In this study, the authors compared the incidence of subsequent cases of cancers of the bladder and rectum occurring in these 243,082 men. The men who underwent prostatectomy alone, and who did not receive any radiation therapy, essentially served as the control group for this study.
An almost insignificant increase in the risk of bladder cancer was seen in the men who underwent brachytherapy alone. However, there was a more pronounced and statistically significant increase in the risk of both bladder cancer and rectal cancer observed among the men who received either external beam radiotherapy alone or combined brachytherapy and external beam radiotherapy. Compared to the men who underwent prostatectomy alone, external beam irradiation was associated with an 88 percent increase in the relative risk of developing bladder cancer, and a 26 percent increase in the relative risk of developing rectal cancer. Among those men who received both brachytherapy and external beam radiotherapy, the relative risk of developing bladder cancer was 85 percent higher than what was observed in the men who underwent prostatectomy alone, while the relative risk of developing rectal cancer was 21 percent higher. (It should be noted that relative risk is a measure of the difference in risk between two patient treatment populations, and is not the same as the absolute risk of developing a particular disease.)
In this retrospective study, which involves a relatively short duration of clinical follow-up, external beam irradiation for prostate cancer (either administered alone or in combination with brachytherapy) was associated with a significant increase in the risk of developing subsequent cancers of the bladder and rectum.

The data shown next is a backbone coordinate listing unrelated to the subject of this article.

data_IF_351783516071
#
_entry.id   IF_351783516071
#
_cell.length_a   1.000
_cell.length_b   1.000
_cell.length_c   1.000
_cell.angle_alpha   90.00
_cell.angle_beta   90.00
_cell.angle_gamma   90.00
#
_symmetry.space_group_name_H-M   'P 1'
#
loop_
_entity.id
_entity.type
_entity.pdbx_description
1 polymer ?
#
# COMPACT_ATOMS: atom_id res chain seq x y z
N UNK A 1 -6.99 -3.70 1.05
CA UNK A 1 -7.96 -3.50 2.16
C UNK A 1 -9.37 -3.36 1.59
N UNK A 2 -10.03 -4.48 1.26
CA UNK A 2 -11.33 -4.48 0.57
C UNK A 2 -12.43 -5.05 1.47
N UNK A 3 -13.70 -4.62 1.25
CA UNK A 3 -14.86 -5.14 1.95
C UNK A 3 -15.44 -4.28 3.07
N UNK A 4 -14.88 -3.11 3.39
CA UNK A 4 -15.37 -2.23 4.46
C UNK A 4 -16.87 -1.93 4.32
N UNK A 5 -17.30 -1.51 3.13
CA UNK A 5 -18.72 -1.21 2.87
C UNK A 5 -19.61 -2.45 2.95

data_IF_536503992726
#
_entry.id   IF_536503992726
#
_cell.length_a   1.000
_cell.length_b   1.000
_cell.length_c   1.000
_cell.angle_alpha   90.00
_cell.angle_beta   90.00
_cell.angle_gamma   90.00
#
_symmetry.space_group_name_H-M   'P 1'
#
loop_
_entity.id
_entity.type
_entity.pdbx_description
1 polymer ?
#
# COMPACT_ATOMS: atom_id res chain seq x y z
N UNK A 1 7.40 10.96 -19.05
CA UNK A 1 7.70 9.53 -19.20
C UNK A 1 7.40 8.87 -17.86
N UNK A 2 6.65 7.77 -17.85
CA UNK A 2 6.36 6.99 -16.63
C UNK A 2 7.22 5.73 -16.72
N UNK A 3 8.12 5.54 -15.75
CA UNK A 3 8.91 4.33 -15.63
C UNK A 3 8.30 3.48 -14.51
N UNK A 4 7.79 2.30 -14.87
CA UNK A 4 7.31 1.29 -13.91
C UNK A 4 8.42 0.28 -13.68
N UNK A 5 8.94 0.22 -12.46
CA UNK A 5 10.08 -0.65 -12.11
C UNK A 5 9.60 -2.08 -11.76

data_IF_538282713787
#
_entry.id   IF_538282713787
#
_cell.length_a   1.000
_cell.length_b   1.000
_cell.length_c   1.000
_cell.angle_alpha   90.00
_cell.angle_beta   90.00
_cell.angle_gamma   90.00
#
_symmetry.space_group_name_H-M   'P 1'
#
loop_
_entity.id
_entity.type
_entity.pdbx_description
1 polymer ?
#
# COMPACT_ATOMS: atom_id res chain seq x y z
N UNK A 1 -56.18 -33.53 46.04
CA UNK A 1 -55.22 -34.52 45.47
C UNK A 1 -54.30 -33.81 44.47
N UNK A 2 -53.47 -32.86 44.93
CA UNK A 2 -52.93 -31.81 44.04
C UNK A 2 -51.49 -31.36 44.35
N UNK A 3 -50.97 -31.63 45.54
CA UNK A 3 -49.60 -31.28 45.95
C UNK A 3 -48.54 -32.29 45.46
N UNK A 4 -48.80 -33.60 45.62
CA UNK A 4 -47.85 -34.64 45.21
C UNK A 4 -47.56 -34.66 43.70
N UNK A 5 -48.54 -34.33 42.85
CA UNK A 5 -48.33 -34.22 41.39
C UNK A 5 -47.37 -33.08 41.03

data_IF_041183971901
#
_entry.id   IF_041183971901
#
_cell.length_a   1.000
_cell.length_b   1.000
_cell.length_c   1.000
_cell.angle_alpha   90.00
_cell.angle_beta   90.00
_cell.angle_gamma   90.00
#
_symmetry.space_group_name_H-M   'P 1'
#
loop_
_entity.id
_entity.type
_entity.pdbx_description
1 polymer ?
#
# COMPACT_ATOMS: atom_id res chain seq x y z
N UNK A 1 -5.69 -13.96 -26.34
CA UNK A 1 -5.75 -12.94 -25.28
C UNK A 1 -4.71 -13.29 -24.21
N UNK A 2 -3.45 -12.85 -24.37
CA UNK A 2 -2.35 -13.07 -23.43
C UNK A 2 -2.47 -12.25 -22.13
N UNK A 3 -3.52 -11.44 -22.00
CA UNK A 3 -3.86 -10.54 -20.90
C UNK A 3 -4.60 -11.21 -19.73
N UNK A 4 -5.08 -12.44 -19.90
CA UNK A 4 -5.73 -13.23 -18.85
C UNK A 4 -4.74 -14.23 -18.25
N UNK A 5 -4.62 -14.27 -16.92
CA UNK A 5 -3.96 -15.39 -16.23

Since most studies of radiation-induced secondary cancers have shown an average biological lag time of 15 to 20 years between radiation therapy and the diagnosis of secondary malignancies, the findings of this study may actually underestimate the long-term risks of secondary bladder and rectal cancers in men who have previously received external beam radiotherapy as treatment for their prostate cancers. At the same time, however, recent and continuing improvements in the accuracy of radiation therapy delivery have significantly reduced the innocent bystander effect, whereby clinically significant doses of radiation are absorbed by the organs that surround the prostate gland (namely, the bladder and the rectum). As a final note, all retrospective studies that are based upon prospectively collected data, such as this study, are subject to potential biases, including the completeness of the clinical data that is present within large databases such as the SEER database. However, based upon a large body of clinical literature on this topic, the findings of this particular study are not at all surprising, or unexpected.
All patients who are planning to undergo therapy for prostate cancer should first talk with their oncologists about the unique risks and benefits associated with each potential treatment option before choosing the best and most appropriate form of therapy.
Reprinted by permission doctorwascher.com